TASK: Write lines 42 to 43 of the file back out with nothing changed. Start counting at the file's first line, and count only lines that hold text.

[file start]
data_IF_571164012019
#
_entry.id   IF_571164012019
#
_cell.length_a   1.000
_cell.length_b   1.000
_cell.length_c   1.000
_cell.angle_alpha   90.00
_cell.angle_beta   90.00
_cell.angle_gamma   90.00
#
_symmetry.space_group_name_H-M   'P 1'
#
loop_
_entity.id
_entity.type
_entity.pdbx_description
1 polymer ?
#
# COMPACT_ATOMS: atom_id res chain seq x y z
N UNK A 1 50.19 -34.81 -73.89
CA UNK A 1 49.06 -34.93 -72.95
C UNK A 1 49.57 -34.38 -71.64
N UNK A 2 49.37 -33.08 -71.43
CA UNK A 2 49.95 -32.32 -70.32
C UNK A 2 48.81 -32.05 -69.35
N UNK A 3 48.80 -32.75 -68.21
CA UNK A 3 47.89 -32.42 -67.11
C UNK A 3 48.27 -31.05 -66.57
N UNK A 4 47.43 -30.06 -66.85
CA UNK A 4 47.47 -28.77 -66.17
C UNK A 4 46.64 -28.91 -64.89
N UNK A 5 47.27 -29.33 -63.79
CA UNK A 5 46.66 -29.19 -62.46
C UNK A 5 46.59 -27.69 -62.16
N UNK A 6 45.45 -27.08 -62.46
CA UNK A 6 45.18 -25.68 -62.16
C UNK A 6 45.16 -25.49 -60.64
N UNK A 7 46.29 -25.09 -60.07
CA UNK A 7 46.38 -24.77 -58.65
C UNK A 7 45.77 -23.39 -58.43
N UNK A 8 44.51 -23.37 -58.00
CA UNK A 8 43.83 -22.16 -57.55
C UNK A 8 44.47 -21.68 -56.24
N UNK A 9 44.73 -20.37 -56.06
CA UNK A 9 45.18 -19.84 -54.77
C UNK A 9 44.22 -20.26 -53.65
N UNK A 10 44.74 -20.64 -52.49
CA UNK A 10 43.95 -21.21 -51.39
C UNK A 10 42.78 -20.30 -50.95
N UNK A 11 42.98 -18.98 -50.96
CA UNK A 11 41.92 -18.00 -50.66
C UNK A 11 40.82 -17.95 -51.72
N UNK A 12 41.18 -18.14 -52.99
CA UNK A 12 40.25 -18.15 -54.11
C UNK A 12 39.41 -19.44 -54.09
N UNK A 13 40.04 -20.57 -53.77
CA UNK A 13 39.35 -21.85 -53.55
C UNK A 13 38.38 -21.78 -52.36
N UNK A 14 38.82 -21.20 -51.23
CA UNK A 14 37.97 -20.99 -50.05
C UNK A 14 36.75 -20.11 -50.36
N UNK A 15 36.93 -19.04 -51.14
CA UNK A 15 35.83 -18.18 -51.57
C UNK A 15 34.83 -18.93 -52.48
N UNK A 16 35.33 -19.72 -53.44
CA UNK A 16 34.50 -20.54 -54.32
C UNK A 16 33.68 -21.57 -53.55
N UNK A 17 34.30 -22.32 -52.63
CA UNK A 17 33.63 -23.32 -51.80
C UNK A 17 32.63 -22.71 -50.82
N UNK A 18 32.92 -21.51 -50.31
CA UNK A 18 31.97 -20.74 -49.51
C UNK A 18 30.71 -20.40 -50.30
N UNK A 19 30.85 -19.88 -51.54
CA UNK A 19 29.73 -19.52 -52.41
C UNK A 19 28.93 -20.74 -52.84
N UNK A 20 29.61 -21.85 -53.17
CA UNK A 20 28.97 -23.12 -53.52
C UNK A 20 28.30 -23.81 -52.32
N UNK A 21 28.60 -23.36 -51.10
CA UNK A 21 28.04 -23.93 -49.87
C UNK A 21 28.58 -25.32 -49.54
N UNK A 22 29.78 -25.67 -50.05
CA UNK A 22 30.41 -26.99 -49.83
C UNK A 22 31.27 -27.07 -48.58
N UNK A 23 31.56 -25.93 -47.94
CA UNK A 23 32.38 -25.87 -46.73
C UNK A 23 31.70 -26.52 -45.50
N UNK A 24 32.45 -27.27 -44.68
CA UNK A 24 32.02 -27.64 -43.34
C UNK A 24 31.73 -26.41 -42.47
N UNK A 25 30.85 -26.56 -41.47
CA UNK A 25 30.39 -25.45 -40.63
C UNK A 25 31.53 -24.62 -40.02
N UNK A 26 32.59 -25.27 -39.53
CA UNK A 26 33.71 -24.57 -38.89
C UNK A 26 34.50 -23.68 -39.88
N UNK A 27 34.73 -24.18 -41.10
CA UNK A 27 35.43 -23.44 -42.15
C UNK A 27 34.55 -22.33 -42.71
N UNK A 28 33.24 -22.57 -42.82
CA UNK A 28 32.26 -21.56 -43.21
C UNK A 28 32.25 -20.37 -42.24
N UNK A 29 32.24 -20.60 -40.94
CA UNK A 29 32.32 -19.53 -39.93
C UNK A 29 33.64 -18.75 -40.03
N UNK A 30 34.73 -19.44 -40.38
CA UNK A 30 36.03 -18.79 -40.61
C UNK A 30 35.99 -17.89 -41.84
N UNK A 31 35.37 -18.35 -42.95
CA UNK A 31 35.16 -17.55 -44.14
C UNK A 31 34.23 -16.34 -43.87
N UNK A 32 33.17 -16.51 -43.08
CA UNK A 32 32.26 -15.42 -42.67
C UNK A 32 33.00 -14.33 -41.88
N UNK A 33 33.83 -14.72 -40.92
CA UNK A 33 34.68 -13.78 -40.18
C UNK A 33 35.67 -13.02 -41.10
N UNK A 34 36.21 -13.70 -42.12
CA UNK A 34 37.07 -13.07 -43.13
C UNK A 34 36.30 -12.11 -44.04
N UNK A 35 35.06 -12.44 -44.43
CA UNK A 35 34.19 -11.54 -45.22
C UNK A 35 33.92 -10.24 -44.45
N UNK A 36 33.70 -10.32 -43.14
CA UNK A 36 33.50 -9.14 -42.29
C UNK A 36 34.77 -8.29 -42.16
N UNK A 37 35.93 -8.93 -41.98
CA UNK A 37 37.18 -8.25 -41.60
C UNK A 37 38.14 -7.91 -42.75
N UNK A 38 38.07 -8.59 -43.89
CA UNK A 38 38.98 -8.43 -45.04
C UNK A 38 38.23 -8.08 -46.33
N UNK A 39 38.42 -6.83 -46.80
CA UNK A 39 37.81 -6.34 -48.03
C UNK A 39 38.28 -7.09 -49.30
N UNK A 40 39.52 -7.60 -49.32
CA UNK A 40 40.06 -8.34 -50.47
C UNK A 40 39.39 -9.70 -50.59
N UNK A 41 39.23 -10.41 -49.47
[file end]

N UNK A 8 44.51 -23.37 -58.00
CA UNK A 8 43.83 -22.16 -57.55